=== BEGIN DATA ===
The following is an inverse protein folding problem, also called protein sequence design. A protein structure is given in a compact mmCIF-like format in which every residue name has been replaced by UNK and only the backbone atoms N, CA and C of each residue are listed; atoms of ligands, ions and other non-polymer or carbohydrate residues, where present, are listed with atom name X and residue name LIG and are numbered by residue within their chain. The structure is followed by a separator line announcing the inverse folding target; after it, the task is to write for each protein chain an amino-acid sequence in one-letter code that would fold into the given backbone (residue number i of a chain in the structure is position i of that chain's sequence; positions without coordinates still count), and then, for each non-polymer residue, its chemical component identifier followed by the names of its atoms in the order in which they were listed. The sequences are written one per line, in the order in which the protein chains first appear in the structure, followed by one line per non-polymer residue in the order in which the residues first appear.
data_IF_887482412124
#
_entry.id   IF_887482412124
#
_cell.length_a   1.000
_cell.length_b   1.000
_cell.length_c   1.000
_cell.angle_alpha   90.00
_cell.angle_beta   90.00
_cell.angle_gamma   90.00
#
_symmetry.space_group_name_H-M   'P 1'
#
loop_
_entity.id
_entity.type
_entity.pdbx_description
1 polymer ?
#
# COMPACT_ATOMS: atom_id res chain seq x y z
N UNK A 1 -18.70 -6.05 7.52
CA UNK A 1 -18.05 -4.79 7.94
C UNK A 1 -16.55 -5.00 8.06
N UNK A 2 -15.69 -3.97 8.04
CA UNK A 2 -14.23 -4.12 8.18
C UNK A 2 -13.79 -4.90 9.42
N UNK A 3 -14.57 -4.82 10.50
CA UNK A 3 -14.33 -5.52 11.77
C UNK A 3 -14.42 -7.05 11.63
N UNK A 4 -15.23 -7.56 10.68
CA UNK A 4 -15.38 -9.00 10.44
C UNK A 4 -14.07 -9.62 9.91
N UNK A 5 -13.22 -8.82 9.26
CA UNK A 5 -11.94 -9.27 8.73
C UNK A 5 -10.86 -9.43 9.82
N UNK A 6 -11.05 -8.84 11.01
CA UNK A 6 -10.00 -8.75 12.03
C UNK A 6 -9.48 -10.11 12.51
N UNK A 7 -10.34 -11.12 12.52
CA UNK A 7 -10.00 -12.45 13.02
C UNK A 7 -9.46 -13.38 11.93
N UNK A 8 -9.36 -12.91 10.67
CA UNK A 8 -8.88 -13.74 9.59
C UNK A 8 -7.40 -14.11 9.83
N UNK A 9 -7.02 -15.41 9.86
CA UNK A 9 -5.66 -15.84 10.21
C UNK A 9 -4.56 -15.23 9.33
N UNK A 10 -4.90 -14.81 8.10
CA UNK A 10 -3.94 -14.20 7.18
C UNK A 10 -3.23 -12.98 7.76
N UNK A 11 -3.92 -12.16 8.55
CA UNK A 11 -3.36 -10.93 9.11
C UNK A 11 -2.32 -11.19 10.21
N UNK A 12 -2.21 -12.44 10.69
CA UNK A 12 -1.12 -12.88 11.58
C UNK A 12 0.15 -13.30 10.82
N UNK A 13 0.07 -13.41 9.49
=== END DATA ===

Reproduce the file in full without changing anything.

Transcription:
The following is an inverse protein folding problem, also called protein sequence design. A protein structure is given in a compact mmCIF-like format in which every residue name has been replaced by UNK and only the backbone atoms N, CA and C of each residue are listed; atoms of ligands, ions and other non-polymer or carbohydrate residues, where present, are listed with atom name X and residue name LIG and are numbered by residue within their chain. The structure is followed by a separator line announcing the inverse folding target; after it, the task is to write for each protein chain an amino-acid sequence in one-letter code that would fold into the given backbone (residue number i of a chain in the structure is position i of that chain's sequence; positions without coordinates still count), and then, for each non-polymer residue, its chemical component identifier followed by the names of its atoms in the order in which they were listed. The sequences are written one per line, in the order in which the protein chains first appear in the structure, followed by one line per non-polymer residue in the order in which the residues first appear.
data_IF_887482412124
#
_entry.id   IF_887482412124
#
_cell.length_a   1.000
_cell.length_b   1.000
_cell.length_c   1.000
_cell.angle_alpha   90.00
_cell.angle_beta   90.00
_cell.angle_gamma   90.00
#
_symmetry.space_group_name_H-M   'P 1'
#
loop_
_entity.id
_entity.type
_entity.pdbx_description
1 polymer ?
#
# COMPACT_ATOMS: atom_id res chain seq x y z
N UNK A 1 -18.70 -6.05 7.52
CA UNK A 1 -18.05 -4.79 7.94
C UNK A 1 -16.55 -5.00 8.06
N UNK A 2 -15.69 -3.97 8.04
CA UNK A 2 -14.23 -4.12 8.18
C UNK A 2 -13.79 -4.90 9.42
N UNK A 3 -14.57 -4.82 10.50
CA UNK A 3 -14.33 -5.52 11.77
C UNK A 3 -14.42 -7.05 11.63
N UNK A 4 -15.23 -7.56 10.68
CA UNK A 4 -15.38 -9.00 10.44
C UNK A 4 -14.07 -9.62 9.91
N UNK A 5 -13.22 -8.82 9.26
CA UNK A 5 -11.94 -9.27 8.73
C UNK A 5 -10.86 -9.43 9.82
N UNK A 6 -11.05 -8.84 11.01
CA UNK A 6 -10.00 -8.75 12.03
C UNK A 6 -9.48 -10.11 12.51
N UNK A 7 -10.34 -11.12 12.52
CA UNK A 7 -10.00 -12.45 13.02
C UNK A 7 -9.46 -13.38 11.93
N UNK A 8 -9.36 -12.91 10.67
CA UNK A 8 -8.88 -13.74 9.59
C UNK A 8 -7.40 -14.11 9.83
N UNK A 9 -7.02 -15.41 9.86
CA UNK A 9 -5.66 -15.84 10.21
C UNK A 9 -4.56 -15.23 9.33
N UNK A 10 -4.90 -14.81 8.10
CA UNK A 10 -3.94 -14.20 7.18
C UNK A 10 -3.23 -12.98 7.76
N UNK A 11 -3.92 -12.16 8.55
CA UNK A 11 -3.36 -10.93 9.11
C UNK A 11 -2.32 -11.19 10.21
N UNK A 12 -2.21 -12.44 10.69
CA UNK A 12 -1.12 -12.88 11.58
C UNK A 12 0.15 -13.30 10.82
N UNK A 13 0.07 -13.41 9.49